NEW YORK -- Japanese insurer Sompo Holdings has been sued over a painting from Vincent Van Gogh's famed "Sunflowers" series by the heirs of a former owner, a victim of Nazi persecution forced to sell the work under duress.

The lawsuit was filed Dec. 13 in an Illinois federal court by three heirs and descendants of Paul von Mendelssohn-Bartholdy, a Jewish banker and art collector in Berlin. It seeks the return of "Sunflowers" or payment of the fair market value, in addition to $750 million in punitive damages, in light of the profit Sompo has earned from its ownership of the painting, including the benefits to its brand and marketing.

In the mid-1930s, Mendelssohn-Bartholdy was forced to liquidate a collection that also included works by Pablo Picasso and Claude Monet. His version of "Sunflowers" was sold to a French gallery, where it was acquired by a British collector in 1934.

In 1987, the painting was bought by Yasuda Fire and Marine Insurance, Sompo's predecessor company, at auction at Christie's London for roughly 5.3 billion yen, equivalent to a record-breaking $40 million at the time. "Sunflowers" remains on display at the Sompo Museum of Art in Tokyo.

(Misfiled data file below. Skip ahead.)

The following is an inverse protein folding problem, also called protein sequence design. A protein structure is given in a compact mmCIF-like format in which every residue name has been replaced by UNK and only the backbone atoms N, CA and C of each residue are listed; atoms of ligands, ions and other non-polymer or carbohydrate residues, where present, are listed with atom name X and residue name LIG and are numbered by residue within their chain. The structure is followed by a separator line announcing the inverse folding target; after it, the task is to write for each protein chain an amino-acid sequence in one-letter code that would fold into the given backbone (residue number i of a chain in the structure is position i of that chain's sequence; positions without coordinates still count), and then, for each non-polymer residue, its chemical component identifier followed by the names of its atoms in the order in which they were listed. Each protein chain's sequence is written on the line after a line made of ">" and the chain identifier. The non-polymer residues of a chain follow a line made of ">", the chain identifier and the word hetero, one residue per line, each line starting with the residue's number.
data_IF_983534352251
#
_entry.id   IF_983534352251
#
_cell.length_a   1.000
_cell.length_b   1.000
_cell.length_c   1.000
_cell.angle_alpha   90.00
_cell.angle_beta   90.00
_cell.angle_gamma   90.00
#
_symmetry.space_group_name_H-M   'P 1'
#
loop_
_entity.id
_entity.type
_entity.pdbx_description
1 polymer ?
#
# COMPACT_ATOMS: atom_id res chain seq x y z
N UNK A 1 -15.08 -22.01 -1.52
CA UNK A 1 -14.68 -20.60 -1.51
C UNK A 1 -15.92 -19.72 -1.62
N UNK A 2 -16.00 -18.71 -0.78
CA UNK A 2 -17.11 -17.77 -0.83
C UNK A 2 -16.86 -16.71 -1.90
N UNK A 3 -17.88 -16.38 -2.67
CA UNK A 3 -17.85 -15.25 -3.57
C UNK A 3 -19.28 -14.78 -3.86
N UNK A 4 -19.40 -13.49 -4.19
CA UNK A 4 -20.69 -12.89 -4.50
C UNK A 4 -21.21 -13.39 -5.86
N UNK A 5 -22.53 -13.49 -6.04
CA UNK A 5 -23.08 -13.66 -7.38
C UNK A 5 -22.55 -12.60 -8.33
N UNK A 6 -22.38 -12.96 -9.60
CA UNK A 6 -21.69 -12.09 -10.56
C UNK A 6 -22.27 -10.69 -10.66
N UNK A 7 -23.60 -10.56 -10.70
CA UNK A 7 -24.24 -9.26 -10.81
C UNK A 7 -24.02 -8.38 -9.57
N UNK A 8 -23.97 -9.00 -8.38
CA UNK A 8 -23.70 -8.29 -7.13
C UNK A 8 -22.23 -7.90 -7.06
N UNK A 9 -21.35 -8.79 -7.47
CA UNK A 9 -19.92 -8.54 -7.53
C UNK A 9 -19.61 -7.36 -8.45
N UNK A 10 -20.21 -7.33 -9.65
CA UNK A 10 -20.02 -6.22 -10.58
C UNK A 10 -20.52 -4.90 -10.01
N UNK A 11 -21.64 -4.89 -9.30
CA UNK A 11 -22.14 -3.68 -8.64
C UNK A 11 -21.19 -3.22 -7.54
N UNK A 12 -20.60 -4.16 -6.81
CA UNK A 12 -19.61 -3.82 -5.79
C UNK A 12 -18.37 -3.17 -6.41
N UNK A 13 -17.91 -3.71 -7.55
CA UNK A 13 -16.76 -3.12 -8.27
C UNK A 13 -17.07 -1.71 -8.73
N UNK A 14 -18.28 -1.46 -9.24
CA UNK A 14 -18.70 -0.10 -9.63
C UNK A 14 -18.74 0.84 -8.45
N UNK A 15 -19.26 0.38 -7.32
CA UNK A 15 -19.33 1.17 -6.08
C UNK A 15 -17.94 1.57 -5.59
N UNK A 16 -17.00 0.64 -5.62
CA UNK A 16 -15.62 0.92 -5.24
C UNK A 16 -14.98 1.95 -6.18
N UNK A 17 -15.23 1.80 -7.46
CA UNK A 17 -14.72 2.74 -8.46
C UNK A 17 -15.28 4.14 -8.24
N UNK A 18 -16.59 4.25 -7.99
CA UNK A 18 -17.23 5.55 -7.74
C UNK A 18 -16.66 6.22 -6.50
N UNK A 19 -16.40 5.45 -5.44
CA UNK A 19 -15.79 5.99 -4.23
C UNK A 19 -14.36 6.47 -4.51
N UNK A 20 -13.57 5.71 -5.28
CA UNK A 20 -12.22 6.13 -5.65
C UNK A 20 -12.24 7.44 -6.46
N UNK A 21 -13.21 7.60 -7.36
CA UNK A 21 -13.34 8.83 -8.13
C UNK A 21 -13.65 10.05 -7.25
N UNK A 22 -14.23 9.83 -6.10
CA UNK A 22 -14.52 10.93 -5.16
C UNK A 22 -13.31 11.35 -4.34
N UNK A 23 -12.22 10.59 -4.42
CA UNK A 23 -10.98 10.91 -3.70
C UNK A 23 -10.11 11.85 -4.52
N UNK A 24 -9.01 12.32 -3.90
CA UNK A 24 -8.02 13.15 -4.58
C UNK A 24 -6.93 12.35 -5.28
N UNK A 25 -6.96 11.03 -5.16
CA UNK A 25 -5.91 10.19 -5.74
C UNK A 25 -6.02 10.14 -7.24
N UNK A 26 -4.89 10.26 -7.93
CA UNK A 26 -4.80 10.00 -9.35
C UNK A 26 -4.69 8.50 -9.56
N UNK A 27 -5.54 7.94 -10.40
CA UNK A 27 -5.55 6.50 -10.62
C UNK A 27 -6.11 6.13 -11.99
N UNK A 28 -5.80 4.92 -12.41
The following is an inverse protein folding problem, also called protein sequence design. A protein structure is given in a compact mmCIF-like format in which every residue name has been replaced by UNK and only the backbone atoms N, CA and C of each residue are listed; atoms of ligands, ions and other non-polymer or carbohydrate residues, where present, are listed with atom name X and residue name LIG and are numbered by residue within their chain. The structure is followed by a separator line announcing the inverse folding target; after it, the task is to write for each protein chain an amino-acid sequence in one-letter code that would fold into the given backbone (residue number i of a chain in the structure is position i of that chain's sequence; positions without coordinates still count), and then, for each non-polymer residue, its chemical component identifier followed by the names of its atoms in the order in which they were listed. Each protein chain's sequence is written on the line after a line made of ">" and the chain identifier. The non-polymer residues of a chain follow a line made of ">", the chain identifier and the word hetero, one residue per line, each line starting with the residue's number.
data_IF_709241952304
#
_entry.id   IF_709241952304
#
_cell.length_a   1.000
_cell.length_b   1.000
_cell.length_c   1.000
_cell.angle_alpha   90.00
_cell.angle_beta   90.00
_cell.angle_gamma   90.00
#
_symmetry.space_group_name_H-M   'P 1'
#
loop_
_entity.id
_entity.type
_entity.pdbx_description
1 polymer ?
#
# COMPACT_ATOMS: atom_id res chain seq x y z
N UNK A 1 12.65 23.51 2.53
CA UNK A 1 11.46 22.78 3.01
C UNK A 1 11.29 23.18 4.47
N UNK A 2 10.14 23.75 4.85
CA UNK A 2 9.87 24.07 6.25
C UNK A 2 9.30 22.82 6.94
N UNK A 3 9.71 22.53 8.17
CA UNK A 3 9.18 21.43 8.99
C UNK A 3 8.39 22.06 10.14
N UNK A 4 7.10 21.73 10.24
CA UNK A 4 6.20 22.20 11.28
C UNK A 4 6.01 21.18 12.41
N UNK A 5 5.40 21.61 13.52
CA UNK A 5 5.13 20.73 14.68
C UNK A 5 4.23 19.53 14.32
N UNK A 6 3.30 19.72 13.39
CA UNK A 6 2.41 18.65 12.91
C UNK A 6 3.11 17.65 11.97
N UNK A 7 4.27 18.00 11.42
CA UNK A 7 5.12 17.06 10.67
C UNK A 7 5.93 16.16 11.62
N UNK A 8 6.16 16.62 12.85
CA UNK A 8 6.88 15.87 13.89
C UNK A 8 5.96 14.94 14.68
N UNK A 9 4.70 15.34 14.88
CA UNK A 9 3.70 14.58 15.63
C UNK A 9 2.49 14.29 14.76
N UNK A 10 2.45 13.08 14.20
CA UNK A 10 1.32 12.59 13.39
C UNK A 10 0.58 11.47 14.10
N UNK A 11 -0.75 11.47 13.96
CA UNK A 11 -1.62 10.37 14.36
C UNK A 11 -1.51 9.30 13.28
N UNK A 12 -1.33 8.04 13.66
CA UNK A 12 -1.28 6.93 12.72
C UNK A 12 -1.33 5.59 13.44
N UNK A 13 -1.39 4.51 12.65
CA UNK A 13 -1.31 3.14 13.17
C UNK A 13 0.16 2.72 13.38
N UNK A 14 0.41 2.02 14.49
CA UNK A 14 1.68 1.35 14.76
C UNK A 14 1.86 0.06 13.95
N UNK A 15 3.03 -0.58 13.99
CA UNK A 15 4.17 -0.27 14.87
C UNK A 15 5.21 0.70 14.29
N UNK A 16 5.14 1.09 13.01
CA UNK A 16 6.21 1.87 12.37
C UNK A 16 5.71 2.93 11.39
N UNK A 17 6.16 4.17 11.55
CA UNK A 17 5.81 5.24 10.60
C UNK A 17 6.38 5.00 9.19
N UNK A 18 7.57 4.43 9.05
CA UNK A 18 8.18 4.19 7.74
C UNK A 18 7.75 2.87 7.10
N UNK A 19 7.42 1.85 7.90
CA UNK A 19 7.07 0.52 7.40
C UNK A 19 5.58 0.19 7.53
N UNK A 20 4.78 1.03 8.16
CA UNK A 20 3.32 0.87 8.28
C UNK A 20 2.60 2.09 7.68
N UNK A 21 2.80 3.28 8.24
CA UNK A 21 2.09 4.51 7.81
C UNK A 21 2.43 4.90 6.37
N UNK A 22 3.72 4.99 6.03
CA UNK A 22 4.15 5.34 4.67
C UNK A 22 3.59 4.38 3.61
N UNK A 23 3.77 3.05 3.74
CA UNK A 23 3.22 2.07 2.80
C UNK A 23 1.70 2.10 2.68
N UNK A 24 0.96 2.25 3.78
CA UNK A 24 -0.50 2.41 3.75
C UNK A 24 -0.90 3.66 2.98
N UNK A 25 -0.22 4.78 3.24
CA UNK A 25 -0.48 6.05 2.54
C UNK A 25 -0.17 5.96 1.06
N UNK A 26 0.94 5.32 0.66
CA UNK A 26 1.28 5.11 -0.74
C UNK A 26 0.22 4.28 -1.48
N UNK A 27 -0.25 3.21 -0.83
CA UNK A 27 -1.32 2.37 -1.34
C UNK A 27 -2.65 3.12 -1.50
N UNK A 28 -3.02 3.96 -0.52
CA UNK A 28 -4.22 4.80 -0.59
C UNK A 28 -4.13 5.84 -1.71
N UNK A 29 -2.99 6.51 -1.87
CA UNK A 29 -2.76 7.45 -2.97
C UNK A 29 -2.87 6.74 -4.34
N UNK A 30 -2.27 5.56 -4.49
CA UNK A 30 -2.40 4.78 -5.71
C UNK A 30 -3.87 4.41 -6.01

The lawsuit alleges that the purchase was "in reckless disregard of the painting's provenance" published by Christie's, which showed that "Sunflowers" had been sold by Mendelssohn-Bartholdy "at a time when notorious Nazi policies were targeting and dispossessing elite Jewish bankers."

As for why the complaint is being filed now when the deal in question was over three decades ago, a source on the plaintiffs' side told Nikkei that "even the plaintiffs and lawyers did not discover the identity of Sunflowers until 2008."

The source cited the Holocaust Expropriated Art Recovery Act of 2016, which "basically resurrects a lot of potential claims for the recovery of materials lost as a result of the Nazi policies during the '30s and '40s that otherwise had been barred by statutes of limitation."

The legislation, also known as the HEAR Act, set a nationwide six-year statute of limitations for such cases, starting when the plaintiff learns either the identity and location of the artwork in question or their ownership rights.

A Sompo representative told Nikkei that the company "has not been served a copy of the complaint," and noted that the purchase at the Christie's auction is "a matter of public record."